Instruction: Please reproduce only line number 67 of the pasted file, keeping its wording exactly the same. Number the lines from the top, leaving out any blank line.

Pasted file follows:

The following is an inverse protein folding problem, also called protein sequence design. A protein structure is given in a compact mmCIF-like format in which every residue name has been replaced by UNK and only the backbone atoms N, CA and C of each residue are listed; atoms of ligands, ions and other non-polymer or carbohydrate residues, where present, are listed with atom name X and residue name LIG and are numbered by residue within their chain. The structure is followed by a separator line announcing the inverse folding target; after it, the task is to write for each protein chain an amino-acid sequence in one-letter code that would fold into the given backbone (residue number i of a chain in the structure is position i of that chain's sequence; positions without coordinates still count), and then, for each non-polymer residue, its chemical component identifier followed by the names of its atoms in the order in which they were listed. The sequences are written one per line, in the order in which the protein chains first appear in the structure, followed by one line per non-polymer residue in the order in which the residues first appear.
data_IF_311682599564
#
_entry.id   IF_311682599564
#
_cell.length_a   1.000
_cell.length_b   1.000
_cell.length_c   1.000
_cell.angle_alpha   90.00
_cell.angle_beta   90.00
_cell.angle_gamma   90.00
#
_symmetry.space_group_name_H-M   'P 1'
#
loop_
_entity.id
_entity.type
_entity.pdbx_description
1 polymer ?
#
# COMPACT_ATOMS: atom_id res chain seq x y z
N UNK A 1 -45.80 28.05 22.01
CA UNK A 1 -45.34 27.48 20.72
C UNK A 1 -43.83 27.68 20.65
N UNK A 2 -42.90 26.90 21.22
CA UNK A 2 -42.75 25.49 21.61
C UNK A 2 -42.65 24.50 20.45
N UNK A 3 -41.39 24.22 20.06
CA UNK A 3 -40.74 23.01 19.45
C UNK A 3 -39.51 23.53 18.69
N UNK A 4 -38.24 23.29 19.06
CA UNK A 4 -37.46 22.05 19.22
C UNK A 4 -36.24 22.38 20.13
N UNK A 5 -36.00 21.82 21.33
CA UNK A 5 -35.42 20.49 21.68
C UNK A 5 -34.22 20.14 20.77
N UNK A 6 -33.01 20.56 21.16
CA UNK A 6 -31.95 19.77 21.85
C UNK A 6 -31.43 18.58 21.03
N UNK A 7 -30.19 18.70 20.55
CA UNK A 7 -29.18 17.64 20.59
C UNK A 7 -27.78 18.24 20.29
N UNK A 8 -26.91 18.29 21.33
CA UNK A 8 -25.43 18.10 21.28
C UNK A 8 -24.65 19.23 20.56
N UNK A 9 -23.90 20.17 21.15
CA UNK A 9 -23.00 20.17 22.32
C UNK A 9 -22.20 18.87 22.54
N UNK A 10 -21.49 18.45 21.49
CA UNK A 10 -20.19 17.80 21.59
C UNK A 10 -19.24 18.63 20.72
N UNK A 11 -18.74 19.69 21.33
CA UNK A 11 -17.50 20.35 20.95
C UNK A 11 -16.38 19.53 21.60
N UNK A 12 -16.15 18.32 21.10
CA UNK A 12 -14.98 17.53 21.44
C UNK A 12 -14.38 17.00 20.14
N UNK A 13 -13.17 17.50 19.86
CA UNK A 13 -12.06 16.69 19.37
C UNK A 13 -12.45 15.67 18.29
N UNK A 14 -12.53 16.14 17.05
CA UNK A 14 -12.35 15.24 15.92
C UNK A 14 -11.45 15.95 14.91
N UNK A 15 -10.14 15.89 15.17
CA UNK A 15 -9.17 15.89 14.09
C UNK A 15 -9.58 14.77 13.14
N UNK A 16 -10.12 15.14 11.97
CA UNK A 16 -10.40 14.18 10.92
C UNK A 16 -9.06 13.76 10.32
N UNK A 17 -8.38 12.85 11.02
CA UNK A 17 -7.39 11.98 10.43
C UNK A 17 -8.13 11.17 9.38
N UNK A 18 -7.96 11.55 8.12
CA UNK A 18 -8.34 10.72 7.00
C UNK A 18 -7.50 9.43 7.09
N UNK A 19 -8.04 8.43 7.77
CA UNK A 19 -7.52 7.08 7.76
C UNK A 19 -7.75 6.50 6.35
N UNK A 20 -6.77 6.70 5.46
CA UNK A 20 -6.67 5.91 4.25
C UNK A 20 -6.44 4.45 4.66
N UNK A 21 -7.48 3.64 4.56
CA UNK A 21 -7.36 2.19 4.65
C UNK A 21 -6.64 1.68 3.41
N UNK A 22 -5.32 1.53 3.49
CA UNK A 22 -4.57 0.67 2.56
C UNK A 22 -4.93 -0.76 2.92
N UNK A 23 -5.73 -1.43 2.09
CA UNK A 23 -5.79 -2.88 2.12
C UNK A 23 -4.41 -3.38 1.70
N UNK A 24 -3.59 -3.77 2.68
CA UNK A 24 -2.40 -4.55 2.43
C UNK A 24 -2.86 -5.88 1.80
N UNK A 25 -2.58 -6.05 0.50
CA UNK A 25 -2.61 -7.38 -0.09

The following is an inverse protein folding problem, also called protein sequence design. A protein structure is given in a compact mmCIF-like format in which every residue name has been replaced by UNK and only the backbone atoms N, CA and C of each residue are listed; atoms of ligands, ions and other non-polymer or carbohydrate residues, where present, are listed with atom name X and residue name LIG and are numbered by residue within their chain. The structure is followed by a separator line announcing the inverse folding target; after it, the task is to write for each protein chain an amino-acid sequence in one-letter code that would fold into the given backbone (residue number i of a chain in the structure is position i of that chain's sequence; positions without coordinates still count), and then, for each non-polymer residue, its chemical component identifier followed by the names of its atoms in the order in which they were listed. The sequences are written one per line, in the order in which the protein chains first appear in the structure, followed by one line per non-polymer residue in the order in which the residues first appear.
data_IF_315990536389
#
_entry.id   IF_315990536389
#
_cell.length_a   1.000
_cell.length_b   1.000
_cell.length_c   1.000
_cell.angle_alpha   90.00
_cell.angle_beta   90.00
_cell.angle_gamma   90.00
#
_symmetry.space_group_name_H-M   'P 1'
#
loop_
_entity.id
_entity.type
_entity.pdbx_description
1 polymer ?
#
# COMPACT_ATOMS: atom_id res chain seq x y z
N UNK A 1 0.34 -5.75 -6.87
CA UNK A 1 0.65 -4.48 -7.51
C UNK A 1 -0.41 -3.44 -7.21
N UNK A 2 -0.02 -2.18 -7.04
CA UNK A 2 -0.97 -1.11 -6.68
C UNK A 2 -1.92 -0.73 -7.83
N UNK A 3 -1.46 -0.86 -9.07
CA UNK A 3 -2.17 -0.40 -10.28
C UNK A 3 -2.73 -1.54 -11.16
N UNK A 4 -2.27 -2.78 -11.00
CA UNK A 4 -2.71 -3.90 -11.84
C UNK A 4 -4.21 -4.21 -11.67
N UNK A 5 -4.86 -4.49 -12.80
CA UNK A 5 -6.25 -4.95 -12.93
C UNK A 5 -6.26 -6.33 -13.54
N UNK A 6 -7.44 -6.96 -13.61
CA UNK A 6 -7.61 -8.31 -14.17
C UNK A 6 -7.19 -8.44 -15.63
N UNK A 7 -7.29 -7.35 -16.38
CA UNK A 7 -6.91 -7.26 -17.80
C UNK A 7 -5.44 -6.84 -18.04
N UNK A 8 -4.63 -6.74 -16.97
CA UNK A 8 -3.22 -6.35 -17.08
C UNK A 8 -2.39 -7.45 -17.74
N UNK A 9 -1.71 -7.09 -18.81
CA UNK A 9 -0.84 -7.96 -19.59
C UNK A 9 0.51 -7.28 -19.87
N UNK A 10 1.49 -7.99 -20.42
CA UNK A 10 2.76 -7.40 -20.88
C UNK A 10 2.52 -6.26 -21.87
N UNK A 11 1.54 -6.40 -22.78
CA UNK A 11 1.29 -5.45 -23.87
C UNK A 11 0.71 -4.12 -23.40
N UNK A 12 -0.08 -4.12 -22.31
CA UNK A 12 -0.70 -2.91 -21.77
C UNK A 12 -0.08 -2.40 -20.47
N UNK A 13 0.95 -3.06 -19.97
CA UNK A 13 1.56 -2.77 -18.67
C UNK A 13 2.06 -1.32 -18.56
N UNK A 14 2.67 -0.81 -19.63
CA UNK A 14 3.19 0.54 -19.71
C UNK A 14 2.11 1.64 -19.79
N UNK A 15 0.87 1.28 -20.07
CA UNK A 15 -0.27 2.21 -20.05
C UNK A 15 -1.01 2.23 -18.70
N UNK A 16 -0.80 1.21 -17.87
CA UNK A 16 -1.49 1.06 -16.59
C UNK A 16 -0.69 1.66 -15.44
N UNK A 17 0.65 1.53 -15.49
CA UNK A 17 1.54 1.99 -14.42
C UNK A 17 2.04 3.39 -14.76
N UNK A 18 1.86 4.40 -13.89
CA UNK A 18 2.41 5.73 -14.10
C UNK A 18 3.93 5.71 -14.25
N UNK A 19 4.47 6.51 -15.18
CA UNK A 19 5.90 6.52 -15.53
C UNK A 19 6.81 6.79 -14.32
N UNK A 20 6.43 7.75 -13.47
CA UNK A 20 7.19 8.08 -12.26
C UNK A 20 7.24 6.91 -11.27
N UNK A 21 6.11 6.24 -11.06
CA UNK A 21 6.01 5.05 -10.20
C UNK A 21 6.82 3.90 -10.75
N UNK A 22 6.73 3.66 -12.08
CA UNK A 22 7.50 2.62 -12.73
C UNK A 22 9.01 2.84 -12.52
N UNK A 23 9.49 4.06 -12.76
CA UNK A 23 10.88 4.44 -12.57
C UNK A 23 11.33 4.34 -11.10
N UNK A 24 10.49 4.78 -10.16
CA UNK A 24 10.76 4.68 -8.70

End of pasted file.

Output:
N UNK A 16 -10.12 15.14 11.97